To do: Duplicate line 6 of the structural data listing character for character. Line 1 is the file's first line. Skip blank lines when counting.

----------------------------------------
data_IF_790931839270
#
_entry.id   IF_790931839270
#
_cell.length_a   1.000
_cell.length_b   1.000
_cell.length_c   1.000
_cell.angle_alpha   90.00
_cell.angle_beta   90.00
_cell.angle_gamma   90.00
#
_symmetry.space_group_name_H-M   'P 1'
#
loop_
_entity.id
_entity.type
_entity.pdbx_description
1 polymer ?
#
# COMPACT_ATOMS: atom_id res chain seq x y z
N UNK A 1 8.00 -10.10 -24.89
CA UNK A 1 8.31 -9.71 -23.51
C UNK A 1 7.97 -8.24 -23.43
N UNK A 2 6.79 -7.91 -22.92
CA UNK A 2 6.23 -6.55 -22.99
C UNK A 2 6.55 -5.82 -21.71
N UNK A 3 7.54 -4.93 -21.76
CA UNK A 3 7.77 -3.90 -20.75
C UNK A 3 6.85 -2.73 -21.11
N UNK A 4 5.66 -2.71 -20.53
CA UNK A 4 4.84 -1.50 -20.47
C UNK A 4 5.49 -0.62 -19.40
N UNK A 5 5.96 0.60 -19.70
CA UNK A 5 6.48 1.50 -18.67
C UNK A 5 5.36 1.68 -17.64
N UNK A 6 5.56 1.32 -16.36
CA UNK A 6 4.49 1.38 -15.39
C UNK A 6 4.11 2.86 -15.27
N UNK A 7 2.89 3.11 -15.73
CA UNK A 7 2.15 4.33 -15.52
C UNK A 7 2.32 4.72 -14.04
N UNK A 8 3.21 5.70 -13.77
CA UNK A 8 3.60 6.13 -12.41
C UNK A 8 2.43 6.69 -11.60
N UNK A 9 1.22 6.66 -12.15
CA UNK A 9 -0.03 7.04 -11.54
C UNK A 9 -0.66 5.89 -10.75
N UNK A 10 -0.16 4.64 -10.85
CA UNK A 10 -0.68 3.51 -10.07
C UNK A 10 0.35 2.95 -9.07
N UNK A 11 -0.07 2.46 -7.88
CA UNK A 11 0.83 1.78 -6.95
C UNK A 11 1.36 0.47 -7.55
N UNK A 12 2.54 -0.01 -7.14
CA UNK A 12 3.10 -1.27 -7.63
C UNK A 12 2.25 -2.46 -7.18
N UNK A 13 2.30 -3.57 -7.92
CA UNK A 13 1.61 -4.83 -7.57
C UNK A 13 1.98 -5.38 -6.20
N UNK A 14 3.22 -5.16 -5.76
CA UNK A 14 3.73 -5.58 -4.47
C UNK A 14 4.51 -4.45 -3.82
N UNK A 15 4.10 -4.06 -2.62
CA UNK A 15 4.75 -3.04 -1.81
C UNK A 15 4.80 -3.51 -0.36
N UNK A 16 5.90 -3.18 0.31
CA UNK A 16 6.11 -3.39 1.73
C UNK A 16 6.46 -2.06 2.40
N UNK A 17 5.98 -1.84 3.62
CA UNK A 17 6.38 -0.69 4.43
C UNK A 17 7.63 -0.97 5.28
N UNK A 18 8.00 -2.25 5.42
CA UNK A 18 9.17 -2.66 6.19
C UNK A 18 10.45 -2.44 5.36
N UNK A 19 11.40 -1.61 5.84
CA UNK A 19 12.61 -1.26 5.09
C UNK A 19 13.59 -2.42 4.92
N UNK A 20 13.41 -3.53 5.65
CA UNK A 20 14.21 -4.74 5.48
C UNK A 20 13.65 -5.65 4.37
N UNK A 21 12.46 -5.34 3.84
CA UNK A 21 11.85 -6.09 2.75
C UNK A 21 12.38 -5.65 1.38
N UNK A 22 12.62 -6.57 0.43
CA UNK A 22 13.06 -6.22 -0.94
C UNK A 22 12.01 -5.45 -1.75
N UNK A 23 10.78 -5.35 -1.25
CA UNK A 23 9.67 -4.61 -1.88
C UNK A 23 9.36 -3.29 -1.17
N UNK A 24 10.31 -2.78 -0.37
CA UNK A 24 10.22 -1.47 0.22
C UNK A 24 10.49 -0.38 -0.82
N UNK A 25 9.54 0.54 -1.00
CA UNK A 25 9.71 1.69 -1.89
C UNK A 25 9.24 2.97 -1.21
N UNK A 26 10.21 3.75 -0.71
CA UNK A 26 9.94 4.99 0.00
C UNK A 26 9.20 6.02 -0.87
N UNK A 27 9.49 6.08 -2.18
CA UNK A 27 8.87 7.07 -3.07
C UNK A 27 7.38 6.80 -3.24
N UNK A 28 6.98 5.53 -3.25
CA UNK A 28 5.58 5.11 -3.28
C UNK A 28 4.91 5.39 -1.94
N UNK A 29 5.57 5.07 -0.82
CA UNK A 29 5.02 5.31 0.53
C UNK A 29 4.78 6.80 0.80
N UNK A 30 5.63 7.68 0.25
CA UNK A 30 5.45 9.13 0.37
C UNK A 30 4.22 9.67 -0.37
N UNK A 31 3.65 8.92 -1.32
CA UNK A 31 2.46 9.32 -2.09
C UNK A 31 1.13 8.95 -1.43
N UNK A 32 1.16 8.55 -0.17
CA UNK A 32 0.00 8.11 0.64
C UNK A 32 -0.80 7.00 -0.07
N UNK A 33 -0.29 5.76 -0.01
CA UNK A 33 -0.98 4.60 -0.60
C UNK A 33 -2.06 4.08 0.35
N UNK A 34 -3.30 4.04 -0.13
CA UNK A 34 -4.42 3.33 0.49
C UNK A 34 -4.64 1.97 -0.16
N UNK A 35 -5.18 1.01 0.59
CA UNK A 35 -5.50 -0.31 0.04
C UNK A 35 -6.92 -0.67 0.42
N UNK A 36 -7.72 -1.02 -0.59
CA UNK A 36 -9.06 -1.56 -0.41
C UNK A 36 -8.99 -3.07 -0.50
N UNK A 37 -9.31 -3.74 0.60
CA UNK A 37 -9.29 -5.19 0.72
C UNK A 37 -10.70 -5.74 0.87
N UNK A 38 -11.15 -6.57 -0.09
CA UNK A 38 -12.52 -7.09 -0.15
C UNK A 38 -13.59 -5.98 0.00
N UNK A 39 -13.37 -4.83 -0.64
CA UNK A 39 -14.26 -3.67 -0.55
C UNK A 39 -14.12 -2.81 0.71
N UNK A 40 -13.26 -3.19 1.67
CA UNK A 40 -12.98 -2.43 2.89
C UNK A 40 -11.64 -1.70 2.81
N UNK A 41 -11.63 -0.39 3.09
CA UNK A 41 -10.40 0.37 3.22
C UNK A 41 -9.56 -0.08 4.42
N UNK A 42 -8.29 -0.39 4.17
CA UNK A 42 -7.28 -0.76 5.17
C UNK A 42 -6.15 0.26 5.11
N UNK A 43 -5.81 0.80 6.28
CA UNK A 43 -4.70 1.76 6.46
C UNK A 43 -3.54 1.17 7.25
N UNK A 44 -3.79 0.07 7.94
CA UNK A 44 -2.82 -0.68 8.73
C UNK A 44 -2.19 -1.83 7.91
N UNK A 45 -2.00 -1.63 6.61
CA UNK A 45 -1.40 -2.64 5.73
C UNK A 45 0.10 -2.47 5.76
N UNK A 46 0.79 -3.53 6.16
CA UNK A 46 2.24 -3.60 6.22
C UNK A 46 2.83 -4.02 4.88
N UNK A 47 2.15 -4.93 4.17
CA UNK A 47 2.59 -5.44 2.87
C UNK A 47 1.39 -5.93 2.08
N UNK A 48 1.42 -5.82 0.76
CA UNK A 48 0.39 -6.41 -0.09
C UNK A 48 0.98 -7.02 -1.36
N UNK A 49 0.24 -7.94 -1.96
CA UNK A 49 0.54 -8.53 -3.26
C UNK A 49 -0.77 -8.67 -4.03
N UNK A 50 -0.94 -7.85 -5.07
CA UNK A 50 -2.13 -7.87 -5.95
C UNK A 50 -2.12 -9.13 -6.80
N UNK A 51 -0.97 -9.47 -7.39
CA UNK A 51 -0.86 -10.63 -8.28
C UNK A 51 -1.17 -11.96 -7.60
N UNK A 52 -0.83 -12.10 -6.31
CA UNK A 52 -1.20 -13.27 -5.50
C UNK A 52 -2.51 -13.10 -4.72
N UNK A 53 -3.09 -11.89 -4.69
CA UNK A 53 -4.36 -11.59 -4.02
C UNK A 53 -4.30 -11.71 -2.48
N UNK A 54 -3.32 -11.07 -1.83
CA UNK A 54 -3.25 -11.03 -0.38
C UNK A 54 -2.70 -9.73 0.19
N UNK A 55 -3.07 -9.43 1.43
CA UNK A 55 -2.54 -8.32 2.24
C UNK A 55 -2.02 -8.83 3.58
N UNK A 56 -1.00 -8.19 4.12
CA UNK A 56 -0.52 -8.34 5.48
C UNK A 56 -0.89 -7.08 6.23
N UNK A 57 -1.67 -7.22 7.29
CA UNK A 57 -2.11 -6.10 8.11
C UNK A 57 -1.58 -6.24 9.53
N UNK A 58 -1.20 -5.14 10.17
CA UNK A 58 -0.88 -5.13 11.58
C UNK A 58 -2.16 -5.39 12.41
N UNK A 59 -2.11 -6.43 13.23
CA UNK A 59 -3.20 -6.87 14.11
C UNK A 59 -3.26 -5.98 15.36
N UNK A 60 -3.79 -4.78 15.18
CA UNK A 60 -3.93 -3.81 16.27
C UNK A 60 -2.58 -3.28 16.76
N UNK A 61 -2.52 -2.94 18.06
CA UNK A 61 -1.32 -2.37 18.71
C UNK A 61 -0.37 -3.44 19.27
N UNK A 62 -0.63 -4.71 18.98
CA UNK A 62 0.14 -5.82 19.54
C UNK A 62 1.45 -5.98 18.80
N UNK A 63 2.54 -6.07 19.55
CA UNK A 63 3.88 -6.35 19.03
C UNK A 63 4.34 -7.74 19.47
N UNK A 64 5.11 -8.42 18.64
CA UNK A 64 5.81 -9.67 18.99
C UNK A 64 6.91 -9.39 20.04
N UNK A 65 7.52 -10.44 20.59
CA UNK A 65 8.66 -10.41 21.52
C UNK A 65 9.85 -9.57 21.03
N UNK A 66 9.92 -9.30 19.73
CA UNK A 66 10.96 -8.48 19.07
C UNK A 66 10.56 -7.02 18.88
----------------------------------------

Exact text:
_cell.length_b   1.000